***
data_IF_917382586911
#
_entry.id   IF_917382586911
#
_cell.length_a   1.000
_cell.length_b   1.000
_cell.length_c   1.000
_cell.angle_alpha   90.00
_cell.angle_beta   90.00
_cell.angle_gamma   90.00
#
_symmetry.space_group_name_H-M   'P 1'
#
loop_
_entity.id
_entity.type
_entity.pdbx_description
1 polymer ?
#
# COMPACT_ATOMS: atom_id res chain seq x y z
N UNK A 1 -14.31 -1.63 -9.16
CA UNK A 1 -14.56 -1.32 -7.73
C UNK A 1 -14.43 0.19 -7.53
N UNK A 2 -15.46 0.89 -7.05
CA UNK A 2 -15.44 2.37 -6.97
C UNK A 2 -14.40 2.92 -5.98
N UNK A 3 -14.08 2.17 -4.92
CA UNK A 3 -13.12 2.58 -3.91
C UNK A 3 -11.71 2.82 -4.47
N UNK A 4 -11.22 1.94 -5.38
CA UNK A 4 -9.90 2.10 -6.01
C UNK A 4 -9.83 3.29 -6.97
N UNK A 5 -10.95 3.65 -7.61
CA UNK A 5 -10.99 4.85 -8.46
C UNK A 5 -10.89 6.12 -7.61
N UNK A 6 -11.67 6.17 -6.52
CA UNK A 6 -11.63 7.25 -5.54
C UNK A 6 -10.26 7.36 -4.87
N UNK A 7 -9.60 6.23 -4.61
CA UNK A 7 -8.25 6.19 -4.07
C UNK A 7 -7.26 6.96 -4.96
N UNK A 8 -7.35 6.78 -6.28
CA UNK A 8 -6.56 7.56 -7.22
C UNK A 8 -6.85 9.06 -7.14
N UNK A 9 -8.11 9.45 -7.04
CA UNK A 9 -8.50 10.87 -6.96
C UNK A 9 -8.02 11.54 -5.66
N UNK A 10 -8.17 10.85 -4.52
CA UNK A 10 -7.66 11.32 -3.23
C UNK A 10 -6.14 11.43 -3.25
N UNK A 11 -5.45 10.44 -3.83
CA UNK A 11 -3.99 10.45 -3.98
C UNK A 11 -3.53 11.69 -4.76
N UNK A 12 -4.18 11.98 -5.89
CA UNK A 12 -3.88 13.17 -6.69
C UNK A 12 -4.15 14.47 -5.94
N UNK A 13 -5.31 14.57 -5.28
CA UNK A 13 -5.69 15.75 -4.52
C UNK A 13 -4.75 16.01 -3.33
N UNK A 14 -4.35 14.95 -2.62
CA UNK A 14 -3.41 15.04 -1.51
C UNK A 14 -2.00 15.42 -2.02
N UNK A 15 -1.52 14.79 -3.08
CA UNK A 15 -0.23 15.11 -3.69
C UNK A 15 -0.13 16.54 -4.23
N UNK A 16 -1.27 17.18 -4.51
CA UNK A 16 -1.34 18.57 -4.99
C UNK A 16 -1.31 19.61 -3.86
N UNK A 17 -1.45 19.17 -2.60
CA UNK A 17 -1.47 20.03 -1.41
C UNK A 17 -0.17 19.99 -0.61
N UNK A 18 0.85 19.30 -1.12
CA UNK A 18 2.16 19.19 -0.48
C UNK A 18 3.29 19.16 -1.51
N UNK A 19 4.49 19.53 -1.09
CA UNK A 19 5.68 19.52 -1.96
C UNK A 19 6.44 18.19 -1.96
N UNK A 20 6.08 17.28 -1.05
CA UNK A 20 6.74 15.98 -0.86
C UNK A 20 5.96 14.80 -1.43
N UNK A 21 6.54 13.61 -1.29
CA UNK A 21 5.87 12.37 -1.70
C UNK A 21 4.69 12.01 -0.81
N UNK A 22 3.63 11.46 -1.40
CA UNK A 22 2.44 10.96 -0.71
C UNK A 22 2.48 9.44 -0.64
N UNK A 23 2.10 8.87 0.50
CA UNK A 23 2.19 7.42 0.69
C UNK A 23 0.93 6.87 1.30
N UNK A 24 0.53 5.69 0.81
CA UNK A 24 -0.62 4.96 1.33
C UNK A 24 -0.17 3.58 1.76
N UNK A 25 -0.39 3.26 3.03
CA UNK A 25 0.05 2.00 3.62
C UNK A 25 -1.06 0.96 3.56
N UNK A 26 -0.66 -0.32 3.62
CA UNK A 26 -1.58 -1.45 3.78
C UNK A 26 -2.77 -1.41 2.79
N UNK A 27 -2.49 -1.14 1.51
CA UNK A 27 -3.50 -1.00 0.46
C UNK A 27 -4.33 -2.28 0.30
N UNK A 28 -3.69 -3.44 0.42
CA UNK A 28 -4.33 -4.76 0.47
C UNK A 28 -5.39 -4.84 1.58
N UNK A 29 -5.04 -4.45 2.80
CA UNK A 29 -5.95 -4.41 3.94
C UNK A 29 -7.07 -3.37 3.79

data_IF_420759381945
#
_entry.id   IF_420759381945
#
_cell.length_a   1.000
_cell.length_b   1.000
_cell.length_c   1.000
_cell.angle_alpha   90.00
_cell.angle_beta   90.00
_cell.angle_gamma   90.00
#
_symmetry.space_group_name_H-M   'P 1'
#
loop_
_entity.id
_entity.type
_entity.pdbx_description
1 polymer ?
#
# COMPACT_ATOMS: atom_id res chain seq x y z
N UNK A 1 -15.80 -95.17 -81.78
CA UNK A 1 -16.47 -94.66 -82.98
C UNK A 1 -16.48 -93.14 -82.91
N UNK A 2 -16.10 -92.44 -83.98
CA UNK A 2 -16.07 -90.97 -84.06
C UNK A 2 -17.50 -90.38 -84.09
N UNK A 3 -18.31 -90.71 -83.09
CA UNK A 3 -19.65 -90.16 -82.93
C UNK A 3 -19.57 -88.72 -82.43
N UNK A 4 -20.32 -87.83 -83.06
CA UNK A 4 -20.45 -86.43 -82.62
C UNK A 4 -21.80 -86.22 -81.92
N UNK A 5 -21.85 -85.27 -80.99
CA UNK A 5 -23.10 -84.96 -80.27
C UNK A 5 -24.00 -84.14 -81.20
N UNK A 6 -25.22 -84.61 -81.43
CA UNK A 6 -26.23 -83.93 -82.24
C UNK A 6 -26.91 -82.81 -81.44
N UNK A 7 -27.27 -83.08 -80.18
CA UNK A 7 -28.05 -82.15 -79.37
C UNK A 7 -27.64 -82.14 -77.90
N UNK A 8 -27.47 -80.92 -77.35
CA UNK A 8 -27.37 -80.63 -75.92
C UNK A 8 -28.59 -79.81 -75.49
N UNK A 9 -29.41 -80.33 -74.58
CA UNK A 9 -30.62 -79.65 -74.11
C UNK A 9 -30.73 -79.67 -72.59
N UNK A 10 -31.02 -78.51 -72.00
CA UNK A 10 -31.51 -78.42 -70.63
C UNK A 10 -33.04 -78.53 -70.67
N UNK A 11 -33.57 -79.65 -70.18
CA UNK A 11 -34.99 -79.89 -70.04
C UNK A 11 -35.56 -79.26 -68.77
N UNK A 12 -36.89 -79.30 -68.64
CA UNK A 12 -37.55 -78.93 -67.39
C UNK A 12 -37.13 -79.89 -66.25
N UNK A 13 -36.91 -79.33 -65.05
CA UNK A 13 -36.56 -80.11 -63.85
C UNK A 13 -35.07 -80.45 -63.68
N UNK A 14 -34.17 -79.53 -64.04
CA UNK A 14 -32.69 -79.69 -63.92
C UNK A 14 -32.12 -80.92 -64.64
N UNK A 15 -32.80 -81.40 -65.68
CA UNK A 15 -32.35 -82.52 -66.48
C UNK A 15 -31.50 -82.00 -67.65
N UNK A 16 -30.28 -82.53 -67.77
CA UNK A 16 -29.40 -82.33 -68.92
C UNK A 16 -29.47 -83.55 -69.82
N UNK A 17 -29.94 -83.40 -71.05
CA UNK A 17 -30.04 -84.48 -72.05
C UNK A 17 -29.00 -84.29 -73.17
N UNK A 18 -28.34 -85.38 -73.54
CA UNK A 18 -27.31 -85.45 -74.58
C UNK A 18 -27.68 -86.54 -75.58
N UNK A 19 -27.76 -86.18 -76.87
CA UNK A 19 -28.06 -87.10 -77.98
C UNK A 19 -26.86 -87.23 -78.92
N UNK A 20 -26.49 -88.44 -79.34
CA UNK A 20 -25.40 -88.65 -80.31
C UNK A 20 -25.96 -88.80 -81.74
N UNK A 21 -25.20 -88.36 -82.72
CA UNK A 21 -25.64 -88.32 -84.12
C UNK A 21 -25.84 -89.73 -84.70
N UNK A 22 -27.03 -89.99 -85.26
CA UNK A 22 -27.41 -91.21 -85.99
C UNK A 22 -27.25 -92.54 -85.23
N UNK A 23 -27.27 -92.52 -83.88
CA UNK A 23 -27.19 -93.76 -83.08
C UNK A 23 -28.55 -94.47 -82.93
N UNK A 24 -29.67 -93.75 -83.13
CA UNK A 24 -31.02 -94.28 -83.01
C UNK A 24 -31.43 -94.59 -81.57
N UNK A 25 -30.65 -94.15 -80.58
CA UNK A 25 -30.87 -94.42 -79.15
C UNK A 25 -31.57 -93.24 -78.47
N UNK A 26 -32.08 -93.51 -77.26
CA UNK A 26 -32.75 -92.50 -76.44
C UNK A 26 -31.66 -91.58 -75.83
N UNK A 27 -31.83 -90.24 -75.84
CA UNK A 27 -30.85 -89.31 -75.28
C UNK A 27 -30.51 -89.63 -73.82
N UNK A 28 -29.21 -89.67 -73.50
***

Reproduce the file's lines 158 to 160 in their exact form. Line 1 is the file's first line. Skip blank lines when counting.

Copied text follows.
N UNK A 11 -33.57 -79.65 -70.18
CA UNK A 11 -34.99 -79.89 -70.04
C UNK A 11 -35.56 -79.26 -68.77